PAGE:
- Sunday, November 6, 2016
- Marion Goard
What's been described during the past few weeks as a 'sledgehammer crackdown' on the Canadian housing market, the new mortgage regulations, some of which came into effect last month, are aimed at strengthening the country's housing finance system 'to help protect the long-term financial security of borrowers' and 'to improve tax fairness for Canadian homeowners'.
In simple terms, the changes will help ensure that homeowners are not taking on larger mortgages than they can afford. This will be accomplished using a stress test on all new insured mortgages, including those where the borrower has more than 20 percent for a down payment. The test will show whether or not a buyer is able to keep up with mortgage payments should interest rates increase and must be based on the Bank of Canada's five-year fixed posted rate of 4.64 percent, regardless of the rate that is being offered by the lender.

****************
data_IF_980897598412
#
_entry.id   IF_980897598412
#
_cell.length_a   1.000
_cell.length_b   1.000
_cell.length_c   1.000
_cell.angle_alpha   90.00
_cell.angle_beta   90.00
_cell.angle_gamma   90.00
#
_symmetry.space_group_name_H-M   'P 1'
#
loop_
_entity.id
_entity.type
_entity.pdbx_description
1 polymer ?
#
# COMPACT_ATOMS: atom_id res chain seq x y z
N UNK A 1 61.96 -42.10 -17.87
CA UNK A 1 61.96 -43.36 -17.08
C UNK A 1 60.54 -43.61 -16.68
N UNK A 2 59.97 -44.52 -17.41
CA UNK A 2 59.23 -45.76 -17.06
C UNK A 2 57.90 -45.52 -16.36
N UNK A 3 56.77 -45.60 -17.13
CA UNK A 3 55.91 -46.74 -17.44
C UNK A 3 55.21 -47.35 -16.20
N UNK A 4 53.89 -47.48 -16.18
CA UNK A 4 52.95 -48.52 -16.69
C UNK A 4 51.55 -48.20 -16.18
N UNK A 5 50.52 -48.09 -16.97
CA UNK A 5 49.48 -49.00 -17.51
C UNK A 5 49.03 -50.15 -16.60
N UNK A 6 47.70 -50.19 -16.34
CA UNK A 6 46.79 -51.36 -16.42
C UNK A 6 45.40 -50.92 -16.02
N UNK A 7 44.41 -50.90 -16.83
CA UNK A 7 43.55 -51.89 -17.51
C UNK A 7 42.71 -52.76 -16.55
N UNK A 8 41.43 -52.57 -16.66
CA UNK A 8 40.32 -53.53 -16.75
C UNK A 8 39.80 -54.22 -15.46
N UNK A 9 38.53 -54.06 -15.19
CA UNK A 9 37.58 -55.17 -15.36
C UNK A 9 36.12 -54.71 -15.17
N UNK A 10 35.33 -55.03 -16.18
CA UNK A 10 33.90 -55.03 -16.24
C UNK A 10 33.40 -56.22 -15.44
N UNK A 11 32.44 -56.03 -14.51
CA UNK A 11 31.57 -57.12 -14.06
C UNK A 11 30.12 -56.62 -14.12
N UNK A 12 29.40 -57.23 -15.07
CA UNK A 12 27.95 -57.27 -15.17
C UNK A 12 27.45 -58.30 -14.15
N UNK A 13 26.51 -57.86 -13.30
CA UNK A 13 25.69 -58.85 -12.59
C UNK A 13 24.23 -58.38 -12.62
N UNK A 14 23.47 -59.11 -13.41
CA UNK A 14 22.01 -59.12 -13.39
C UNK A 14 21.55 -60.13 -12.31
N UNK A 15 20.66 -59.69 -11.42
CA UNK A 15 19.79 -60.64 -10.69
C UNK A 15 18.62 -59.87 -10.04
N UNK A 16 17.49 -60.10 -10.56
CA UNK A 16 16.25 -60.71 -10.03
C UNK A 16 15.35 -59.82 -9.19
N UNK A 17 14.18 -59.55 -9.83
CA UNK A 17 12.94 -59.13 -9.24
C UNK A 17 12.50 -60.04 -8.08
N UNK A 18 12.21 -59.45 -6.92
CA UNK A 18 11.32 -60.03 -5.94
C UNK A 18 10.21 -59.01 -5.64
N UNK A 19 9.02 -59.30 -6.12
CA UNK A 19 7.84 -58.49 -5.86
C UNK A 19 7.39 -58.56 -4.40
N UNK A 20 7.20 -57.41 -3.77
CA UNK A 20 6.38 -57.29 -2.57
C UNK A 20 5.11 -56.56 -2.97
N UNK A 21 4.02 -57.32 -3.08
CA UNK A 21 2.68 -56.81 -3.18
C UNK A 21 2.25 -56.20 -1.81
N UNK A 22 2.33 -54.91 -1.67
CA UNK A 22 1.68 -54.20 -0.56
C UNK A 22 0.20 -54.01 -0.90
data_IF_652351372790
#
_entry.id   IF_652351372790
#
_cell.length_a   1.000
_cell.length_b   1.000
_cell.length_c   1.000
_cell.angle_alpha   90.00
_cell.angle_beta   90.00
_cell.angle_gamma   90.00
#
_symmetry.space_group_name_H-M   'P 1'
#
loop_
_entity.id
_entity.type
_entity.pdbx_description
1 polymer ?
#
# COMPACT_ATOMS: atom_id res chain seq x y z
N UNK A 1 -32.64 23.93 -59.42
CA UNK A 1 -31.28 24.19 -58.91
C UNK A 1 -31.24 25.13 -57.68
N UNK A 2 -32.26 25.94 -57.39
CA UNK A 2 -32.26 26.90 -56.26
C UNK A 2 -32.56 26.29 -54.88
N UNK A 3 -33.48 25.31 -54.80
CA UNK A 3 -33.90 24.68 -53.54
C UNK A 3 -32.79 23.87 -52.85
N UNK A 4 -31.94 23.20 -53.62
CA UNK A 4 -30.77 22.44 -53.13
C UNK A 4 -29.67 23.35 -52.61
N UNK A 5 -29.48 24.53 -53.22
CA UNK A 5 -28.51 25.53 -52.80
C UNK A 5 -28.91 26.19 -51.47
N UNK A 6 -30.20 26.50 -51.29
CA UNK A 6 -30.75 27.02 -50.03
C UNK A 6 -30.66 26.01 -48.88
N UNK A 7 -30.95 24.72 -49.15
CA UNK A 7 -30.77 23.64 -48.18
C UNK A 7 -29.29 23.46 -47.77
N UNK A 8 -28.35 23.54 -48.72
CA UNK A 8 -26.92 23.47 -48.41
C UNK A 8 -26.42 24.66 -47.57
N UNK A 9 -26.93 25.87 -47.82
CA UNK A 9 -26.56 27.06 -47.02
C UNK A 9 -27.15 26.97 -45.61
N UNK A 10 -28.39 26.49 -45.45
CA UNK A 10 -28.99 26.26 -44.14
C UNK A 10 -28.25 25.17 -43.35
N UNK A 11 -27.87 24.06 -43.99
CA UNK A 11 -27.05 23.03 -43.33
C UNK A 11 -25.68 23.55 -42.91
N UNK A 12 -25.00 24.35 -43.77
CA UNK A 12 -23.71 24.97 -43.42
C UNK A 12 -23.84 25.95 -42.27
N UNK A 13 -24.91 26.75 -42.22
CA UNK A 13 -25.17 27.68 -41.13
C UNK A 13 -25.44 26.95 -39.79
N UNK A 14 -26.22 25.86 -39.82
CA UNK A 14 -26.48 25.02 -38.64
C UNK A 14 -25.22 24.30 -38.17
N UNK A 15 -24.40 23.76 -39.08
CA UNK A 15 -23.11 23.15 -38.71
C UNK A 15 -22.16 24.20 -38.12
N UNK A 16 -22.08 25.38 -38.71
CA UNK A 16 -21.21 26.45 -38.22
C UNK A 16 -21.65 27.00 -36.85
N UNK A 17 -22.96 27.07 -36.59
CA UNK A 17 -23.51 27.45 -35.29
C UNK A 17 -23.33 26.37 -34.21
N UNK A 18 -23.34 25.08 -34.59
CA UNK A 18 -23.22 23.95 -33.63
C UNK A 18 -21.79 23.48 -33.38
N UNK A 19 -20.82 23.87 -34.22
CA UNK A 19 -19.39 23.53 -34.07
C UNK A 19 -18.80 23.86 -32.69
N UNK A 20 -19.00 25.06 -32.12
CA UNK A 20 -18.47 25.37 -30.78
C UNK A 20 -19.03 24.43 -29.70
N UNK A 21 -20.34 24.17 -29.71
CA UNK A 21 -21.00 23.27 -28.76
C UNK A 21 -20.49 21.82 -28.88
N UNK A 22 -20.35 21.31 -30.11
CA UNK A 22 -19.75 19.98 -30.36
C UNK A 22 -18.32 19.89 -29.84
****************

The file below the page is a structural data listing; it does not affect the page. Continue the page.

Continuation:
The mortgage rate stress test will also look at the percentage of household income that is being dedicated to household expenses (GDS). The monthly mortgage payment, heat and taxes cannot exceed 39 percent of the borrowers income. In addition, the TDS (total debt service, which includes the previous stated monthly expenses plus debt repayment) must not exceed 44 percent.
Another aspect of the new regulations covers changes to the 'eligibility rules for newly insured low-ratio government-backed insured mortgages. These new criteria will help target the funding support provided by government-backed low-ratio mortgage insurance towards safer forms of lending'. Effective November 30, low-ratio mortgages to be insured will include the following requirements:
- Maximum amortization of 25 years
- Purchase price under $1,000,000
- Minimum credit score of 600
- Owner-occupied (if a single unit)
The government has also introduced new reporting rules for the primary residence capital gains exemption. This regulation is aimed at addressing the issue of foreign investors 'flipping' Canadian properties while claiming a primary residence tax exemption.
For more information, visit https://www.fin.gc.ca/n16/16-117-eng.asp
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